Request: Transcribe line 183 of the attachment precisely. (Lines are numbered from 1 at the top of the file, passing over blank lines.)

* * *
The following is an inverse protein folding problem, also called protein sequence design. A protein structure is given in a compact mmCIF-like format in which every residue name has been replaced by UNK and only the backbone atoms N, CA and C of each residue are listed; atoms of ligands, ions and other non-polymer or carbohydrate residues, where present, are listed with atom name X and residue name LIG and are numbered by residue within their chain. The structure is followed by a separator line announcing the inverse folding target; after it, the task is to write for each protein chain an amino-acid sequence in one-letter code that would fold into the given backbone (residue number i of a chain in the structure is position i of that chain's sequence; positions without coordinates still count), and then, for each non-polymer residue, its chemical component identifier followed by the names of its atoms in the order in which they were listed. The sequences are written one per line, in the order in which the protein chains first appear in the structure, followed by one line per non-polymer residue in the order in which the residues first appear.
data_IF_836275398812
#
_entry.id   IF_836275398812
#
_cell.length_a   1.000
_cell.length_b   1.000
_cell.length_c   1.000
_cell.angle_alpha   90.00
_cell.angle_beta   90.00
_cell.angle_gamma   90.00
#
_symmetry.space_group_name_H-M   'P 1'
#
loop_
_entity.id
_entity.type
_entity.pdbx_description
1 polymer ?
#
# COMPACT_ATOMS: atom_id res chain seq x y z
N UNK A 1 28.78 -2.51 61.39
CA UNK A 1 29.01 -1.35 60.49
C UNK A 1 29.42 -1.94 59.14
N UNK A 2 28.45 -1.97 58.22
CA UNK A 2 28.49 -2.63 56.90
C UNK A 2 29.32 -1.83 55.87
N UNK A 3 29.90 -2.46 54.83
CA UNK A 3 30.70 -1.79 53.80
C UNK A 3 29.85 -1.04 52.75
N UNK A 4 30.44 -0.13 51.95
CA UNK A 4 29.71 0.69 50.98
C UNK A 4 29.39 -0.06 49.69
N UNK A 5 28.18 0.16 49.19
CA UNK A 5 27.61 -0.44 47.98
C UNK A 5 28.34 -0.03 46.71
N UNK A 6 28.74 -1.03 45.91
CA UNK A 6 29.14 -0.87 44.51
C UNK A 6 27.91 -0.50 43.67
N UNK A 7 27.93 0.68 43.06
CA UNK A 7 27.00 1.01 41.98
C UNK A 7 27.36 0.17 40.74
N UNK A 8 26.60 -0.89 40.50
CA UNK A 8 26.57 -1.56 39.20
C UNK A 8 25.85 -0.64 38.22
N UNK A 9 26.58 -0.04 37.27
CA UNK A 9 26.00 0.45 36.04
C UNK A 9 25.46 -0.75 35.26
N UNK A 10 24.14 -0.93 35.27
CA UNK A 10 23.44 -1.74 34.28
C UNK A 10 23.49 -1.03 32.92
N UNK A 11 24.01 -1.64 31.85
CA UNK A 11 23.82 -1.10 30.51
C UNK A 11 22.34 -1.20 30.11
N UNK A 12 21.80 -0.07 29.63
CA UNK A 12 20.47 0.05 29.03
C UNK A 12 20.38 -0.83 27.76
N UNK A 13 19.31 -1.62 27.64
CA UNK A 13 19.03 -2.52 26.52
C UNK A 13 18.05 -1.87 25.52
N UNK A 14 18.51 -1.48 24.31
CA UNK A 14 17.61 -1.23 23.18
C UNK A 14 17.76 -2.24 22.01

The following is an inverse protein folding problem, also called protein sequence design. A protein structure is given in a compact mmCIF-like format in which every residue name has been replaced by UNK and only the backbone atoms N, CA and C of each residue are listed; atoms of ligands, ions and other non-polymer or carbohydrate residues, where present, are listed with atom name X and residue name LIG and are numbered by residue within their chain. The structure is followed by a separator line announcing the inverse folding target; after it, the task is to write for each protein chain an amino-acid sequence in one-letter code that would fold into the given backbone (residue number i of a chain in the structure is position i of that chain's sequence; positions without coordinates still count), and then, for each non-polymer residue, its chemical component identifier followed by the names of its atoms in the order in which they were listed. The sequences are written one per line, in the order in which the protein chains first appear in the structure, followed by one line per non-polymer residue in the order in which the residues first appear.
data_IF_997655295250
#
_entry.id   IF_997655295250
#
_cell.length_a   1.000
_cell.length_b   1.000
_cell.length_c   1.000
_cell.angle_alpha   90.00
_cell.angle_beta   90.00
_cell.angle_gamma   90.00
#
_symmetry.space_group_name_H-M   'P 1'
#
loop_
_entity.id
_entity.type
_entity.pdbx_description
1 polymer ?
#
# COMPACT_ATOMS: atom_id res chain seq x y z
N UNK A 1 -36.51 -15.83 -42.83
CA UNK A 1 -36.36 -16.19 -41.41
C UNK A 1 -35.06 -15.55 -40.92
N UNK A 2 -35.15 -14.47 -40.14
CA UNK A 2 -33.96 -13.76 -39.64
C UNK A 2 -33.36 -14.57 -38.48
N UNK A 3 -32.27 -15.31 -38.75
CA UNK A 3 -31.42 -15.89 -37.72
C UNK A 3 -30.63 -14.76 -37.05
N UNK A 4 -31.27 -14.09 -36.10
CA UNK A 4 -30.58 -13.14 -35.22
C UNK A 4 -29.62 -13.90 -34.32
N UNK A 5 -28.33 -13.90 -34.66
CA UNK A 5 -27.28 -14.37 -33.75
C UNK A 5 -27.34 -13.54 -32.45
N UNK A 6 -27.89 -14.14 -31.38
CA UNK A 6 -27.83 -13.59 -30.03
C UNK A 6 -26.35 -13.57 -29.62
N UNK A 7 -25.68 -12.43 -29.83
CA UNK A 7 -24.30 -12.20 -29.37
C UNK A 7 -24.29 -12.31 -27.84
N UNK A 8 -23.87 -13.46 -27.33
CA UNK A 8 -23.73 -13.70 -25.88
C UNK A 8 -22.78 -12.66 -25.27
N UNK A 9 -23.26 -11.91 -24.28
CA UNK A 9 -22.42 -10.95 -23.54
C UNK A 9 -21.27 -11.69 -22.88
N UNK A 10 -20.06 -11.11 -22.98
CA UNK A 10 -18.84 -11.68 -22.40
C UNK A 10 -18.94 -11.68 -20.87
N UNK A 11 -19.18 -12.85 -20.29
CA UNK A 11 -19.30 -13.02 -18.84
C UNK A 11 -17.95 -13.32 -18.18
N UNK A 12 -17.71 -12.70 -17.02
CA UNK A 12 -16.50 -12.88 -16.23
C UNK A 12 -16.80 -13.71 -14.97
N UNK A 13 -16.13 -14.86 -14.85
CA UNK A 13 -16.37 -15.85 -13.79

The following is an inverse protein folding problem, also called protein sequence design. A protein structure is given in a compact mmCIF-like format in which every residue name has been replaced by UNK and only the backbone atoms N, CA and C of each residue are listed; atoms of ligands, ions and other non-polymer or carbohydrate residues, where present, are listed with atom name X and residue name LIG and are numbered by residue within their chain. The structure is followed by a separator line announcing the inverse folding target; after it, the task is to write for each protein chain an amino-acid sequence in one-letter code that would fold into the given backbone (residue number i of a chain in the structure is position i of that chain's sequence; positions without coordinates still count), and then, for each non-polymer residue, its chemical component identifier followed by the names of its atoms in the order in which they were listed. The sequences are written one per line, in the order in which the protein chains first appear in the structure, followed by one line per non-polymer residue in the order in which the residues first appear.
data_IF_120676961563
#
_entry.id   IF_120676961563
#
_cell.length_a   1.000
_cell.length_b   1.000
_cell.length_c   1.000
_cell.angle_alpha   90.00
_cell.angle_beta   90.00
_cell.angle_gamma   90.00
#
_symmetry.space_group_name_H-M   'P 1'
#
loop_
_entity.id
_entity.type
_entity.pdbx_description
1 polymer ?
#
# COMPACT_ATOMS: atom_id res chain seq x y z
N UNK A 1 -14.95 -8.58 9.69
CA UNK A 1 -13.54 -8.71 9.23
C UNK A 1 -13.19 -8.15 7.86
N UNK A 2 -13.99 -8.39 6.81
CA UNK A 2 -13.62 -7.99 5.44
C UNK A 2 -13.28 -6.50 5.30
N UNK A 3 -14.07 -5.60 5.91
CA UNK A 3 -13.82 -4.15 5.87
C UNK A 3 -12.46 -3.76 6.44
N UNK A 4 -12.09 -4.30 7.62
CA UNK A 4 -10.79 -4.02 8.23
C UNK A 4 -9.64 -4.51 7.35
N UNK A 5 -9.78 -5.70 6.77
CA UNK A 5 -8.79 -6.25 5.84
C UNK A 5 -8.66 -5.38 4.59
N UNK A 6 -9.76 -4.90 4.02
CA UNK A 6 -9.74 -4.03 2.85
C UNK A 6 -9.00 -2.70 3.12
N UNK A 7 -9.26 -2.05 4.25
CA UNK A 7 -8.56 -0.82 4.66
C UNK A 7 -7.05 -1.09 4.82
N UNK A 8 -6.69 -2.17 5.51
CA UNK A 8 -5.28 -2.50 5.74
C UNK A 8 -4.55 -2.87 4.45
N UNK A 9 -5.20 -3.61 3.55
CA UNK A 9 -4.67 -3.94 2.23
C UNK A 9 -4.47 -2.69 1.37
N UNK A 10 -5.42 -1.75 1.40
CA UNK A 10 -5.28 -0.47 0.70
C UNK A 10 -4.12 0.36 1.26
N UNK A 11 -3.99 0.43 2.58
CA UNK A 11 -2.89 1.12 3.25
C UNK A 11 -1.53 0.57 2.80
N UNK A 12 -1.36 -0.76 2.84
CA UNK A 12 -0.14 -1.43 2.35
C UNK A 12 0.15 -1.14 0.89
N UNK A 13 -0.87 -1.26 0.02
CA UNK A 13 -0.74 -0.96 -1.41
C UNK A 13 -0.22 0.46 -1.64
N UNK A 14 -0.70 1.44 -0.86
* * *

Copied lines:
N UNK A 14 -0.70 1.44 -0.86